“It can be a nightmare for some people who desire structure and predictability, but it also can be wonderful if that person enjoys the creativity and spontaneity of an ADHD person,” she says.

Most of us have joked one time or another about having ADHD. Being tired or stressed out from overscheduled lives, too little sleep, and lack of exercise can trigger ADHD-like symptoms. But those don’t hold a candle to the real deal.

Although not every person has all of the symptoms, the disorder is characterized by hyperactivity and difficulties following directions, concentrating, organizing tasks, remembering information, and controlling behavior. A failure to address these difficulties can lead to problems at work or with relationships, addiction issues, and underachieving.

Dave R. (not his real name) knows that story well. In 1999, he left a 17-year unfulfilling career in accounting to launch a Johnson County furniture store. He says he was tired of the detail work and wanted to focus on the sales and marketing aspects of the business. He has since opened a second store in the Fort Worth area, but is realizing he needs a competent office manager to keep him organized.

The paperwork struggles he faced at his accounting job followed him to his new venture, and now he’s facing decade-old income tax issues.

“Overall I’m happier than I was before, but it’s still very frustrating that I don’t have everything organized the way it should be,” he says. “That part is a constant struggle and stress, and the income tax issue is serious business. It’s not like I don’t know the importance of that. I’m getting better with meeting deadlines of all the different reports, but I am real lax when it comes to deadlines.”

The entrepreneur says he didn’t notice the ADHD symptoms until after college, but family members and peers often call him on it. He struggles with chronic lateness, time management, and procrastination, and is easily distracted—all of which have negatively affected his work and home life. “It’s a heavy weight; something you fight every day of your life,” he says, admitting he is considering medication and ADHD counseling through a North Texas Children and Adults with Attention Deficit/Hyperactivity Disorder (CHADD) support group.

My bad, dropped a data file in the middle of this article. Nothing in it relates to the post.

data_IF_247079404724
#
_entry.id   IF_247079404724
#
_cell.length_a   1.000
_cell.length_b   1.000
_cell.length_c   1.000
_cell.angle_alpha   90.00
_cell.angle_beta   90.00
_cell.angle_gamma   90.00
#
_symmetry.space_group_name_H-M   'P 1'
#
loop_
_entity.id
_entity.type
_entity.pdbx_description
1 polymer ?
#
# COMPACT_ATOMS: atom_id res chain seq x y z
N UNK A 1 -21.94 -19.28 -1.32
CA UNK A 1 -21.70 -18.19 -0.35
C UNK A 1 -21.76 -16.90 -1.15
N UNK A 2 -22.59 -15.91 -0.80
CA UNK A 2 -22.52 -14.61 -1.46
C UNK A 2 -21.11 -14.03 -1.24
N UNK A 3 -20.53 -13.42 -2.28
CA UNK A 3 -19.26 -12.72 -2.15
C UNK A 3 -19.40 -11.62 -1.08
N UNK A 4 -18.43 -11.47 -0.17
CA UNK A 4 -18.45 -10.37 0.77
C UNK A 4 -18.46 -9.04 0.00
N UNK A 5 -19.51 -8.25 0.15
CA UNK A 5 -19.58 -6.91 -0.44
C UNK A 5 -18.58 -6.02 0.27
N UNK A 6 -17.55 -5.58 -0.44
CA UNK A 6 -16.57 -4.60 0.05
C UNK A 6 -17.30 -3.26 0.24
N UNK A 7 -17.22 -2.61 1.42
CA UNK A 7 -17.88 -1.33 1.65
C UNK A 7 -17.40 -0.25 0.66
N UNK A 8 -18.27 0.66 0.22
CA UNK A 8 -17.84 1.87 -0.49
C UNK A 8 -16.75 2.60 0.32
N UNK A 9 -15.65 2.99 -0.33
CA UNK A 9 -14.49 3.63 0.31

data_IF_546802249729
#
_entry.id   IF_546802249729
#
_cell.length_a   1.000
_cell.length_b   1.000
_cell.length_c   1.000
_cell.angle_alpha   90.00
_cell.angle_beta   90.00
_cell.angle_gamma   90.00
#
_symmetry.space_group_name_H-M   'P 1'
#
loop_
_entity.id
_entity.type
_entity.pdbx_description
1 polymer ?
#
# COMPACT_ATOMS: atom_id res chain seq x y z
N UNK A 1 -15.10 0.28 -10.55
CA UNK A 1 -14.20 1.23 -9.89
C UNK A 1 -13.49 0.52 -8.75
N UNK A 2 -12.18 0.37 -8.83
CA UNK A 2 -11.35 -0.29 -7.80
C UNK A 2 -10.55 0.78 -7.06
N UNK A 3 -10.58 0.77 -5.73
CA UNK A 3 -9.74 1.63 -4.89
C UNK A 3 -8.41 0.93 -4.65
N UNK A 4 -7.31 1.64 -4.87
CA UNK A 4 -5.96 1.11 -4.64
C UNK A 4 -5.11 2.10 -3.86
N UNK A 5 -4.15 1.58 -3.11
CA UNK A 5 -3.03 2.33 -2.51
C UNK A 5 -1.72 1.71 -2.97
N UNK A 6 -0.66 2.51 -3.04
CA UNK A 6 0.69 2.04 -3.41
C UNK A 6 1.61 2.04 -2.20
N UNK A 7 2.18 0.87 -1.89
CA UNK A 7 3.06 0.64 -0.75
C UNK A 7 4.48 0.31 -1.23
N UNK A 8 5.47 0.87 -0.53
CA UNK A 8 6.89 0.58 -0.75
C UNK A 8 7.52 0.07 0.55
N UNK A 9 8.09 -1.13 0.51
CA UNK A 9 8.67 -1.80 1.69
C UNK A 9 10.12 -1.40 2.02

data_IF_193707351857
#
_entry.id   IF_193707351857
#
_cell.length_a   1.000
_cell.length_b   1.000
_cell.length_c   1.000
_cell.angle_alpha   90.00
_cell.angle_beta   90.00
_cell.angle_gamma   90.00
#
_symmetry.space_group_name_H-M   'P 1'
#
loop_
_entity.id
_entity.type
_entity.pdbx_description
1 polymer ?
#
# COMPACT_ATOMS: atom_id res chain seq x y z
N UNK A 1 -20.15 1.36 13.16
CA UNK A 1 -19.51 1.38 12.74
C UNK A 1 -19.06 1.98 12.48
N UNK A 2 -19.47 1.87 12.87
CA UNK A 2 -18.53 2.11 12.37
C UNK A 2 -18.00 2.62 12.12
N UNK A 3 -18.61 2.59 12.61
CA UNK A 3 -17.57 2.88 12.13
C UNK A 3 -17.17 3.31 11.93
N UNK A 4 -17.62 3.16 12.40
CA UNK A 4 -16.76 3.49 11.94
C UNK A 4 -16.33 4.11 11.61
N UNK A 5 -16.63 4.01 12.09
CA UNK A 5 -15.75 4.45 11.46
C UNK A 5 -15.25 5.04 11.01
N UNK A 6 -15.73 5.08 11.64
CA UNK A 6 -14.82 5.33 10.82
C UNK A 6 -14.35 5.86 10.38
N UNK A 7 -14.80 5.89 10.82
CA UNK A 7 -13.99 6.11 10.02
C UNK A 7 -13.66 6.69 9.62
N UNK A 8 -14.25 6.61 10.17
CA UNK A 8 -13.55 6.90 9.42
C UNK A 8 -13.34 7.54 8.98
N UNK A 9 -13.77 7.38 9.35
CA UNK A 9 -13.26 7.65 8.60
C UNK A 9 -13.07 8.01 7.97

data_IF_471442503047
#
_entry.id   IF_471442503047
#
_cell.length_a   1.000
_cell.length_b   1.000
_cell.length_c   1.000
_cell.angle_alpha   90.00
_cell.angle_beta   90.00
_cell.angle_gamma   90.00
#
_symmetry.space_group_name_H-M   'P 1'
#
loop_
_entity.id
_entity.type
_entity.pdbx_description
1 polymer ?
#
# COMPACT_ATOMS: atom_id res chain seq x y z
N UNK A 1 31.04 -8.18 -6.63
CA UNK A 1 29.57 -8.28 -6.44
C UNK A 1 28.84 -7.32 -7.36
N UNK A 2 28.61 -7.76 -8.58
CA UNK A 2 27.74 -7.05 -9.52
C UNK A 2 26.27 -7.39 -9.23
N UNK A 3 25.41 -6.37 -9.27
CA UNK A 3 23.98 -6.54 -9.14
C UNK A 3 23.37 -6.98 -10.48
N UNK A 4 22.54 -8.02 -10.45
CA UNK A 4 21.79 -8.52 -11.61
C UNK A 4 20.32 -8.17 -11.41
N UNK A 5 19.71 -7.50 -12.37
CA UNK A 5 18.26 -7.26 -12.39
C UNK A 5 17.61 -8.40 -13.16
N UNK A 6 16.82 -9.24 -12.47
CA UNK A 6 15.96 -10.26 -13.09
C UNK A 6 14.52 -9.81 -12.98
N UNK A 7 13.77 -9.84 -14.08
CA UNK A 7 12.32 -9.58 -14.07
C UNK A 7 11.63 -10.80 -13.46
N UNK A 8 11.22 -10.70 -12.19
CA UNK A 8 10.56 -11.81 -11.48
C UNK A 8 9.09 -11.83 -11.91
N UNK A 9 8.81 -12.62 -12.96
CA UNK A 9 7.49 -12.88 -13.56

His employees know he’s “kind of scattered,” but they roll with it. “They would prefer to have somebody more on top of things, but I think that’s where employees are supposed to pick up the shortfall,” he says.

For company leaders, managing employees with ADHD requires a philosophy that embraces the workers’ diverse needs and a willingness to harness their strengths in a way so they can be successful, says Jeff Kaye, co-CEO at Kaye/Bassman International Corp., an executive search and recruitment firm in Dallas.

“With an ADHD employee, ask what are the inherent competencies that are higher and how can I allow that condition to manifest itself in the most productive way,” he says.

An ADHD employee with unbridled energy and passion and an interest in working on many different projects could excel in a sales job if paired with another employee who is good at research and administrative work. Offering an accommodation rather than expecting the individual to do all of the paperwork and computer time will likely improve productivity and job satisfaction.

There’s a fine line between accommodating an employee, however, and letting him use the disorder as an excuse for not improving.


“Your responsibility as a leader is to help the person see that they have these issues, but show them they can still work on them,” Kaye says. Leaders can suggest techniques—such as turning off notifications or only checking e-mail at certain times of the day—that will help minimize distractions.

Kaye believes our multitasking culture is grooming new generations of workers who will continue to struggle with ADHD-type issues, so leaders need to be prepared to deal with it, whether employees are diagnosed or not.